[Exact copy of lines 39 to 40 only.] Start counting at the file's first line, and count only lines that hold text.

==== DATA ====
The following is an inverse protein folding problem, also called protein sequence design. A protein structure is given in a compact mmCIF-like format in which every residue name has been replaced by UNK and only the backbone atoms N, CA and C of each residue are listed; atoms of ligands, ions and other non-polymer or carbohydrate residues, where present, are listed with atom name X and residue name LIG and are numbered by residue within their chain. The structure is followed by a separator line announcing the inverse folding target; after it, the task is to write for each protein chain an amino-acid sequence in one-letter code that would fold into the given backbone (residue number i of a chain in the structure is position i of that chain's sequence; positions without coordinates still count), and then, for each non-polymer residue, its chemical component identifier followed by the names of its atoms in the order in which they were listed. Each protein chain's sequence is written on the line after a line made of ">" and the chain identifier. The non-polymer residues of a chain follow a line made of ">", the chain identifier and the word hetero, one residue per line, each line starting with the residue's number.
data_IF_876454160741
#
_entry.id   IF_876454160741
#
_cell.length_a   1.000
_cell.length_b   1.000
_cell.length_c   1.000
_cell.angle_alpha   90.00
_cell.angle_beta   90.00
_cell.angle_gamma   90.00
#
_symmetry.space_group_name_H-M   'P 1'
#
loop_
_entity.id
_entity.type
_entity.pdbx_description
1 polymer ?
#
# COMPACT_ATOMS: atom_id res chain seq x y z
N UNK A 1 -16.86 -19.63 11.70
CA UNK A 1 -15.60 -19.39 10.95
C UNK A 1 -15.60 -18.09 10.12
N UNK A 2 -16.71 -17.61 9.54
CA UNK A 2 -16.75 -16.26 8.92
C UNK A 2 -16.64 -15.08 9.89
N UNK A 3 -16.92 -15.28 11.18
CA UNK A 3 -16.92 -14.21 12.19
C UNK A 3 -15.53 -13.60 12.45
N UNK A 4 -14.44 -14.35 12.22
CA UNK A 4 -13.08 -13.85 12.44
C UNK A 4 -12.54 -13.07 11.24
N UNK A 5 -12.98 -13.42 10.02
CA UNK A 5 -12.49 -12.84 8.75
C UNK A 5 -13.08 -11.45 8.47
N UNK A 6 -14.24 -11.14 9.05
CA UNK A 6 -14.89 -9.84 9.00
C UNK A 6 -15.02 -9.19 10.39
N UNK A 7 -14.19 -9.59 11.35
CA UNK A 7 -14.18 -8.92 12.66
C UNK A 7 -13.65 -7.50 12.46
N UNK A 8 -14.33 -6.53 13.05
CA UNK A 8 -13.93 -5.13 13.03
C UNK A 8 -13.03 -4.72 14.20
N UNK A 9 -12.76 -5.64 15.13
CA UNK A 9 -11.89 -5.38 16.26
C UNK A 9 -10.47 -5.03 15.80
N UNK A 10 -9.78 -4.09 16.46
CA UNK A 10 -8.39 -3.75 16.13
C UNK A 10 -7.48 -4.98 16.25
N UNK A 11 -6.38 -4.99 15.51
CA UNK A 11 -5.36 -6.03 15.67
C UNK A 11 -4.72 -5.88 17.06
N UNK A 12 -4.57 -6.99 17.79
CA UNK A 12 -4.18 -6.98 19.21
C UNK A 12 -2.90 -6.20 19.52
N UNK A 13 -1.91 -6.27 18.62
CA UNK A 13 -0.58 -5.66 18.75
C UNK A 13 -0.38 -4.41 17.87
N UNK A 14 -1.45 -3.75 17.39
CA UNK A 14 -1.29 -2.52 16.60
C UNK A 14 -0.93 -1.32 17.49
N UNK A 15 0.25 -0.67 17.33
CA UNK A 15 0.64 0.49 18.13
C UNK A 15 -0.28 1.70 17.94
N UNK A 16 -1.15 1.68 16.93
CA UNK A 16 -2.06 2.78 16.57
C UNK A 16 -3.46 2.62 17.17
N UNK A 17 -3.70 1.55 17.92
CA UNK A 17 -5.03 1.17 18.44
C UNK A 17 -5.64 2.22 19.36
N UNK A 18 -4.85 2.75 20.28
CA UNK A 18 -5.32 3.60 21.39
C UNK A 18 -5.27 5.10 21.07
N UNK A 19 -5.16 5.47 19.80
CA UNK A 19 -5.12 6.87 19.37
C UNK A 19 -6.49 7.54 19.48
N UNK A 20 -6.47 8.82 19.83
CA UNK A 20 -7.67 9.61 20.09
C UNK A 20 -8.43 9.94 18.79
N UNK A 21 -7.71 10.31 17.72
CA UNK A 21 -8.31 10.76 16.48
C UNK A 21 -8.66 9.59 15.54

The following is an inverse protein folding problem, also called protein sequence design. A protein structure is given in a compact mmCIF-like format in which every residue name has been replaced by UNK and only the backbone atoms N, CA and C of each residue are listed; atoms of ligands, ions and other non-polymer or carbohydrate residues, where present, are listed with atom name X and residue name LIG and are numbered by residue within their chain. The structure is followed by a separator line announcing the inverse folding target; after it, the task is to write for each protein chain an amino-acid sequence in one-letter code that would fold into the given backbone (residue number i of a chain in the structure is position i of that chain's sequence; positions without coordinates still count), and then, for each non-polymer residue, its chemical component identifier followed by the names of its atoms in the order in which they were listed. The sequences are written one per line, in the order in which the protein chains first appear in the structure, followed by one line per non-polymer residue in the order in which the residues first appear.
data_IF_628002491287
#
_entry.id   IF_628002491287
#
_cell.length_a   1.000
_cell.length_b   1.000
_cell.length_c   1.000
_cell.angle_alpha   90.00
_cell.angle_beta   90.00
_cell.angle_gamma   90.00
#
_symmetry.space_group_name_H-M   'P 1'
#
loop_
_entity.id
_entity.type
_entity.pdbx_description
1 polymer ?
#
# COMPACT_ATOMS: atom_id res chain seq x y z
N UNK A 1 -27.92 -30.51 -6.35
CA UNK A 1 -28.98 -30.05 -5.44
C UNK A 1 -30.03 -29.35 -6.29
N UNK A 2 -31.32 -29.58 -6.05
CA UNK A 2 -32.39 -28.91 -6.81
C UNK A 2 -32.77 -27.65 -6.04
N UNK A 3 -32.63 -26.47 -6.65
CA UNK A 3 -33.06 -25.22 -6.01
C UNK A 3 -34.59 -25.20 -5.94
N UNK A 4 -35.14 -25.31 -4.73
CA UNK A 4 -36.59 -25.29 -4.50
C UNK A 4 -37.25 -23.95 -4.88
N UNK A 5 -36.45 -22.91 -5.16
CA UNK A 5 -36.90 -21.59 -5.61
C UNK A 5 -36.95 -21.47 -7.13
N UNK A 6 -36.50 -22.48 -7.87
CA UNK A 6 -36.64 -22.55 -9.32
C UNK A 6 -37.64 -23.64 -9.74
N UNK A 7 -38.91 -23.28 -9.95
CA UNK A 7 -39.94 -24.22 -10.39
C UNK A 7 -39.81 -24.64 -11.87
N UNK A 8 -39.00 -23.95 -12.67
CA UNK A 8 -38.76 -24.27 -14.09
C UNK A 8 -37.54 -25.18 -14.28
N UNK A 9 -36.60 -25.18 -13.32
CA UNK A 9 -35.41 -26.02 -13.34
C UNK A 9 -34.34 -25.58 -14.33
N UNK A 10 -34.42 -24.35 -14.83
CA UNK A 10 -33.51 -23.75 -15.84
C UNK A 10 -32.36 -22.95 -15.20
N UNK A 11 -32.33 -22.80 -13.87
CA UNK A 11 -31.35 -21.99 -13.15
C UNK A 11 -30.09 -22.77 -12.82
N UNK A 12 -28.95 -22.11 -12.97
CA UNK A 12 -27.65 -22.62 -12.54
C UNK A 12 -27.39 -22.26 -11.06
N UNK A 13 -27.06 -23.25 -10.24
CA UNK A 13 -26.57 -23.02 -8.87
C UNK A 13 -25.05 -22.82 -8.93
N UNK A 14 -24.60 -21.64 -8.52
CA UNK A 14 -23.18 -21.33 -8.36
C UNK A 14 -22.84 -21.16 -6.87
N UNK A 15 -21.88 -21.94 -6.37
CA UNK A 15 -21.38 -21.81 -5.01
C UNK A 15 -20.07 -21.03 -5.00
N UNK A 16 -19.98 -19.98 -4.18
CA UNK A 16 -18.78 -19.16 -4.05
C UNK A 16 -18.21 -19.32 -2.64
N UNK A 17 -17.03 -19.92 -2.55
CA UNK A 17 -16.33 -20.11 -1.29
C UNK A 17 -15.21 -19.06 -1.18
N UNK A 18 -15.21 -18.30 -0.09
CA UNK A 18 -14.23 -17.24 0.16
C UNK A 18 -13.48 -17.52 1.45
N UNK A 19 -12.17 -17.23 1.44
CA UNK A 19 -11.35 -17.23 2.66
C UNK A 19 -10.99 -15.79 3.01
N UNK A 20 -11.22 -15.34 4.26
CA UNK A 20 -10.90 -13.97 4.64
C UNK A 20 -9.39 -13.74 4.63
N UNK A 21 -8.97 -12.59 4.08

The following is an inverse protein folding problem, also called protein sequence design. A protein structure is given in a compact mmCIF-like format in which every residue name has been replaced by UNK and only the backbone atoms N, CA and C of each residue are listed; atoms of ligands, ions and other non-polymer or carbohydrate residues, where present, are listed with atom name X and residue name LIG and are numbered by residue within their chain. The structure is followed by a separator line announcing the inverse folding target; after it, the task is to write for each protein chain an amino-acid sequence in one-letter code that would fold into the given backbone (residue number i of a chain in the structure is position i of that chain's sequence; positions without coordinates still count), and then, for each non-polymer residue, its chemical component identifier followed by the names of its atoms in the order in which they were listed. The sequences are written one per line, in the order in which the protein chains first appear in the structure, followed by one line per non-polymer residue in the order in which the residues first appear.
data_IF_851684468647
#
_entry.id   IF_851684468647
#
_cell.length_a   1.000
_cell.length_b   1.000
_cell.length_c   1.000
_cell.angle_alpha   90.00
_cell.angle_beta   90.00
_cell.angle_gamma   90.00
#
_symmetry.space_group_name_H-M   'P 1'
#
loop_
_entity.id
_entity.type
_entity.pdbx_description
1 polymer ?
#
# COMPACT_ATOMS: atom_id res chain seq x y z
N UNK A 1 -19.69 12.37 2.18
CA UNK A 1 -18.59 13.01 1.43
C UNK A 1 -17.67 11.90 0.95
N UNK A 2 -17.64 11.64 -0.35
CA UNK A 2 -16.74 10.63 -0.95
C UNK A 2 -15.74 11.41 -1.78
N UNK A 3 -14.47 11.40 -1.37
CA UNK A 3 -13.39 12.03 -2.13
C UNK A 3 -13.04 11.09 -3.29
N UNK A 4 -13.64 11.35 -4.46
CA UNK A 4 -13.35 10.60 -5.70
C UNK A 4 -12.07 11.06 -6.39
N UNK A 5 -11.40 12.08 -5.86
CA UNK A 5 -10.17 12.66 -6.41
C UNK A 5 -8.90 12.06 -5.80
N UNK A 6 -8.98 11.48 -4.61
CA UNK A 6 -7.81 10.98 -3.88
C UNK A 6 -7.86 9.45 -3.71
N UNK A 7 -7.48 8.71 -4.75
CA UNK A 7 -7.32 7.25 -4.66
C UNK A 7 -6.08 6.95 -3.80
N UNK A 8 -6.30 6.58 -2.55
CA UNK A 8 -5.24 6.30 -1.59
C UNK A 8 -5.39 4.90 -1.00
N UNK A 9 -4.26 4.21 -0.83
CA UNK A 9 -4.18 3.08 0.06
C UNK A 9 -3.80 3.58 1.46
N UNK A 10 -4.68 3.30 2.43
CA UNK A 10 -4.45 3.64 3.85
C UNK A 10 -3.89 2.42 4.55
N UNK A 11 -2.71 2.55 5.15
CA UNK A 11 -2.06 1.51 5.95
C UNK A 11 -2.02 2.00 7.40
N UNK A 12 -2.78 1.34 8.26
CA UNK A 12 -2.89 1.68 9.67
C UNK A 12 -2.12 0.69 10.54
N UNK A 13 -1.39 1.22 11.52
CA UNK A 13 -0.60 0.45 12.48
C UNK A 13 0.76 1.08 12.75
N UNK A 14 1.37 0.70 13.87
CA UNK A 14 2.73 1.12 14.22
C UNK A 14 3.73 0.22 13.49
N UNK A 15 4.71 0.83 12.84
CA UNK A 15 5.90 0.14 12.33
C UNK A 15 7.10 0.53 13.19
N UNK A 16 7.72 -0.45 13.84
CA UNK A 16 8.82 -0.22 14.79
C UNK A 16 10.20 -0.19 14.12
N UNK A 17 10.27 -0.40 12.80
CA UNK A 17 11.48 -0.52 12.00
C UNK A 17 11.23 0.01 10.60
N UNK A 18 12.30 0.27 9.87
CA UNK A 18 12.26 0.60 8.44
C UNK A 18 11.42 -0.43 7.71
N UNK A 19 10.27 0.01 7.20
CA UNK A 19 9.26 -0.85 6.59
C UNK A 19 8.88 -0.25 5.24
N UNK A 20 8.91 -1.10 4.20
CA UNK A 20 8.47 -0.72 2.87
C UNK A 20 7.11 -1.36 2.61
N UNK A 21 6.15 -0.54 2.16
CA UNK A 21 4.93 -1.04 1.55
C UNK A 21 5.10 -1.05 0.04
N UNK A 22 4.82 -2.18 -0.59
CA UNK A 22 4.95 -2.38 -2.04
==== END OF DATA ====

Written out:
C UNK A 6 -15.02 -9.19 10.39
N UNK A 7 -14.19 -9.59 11.35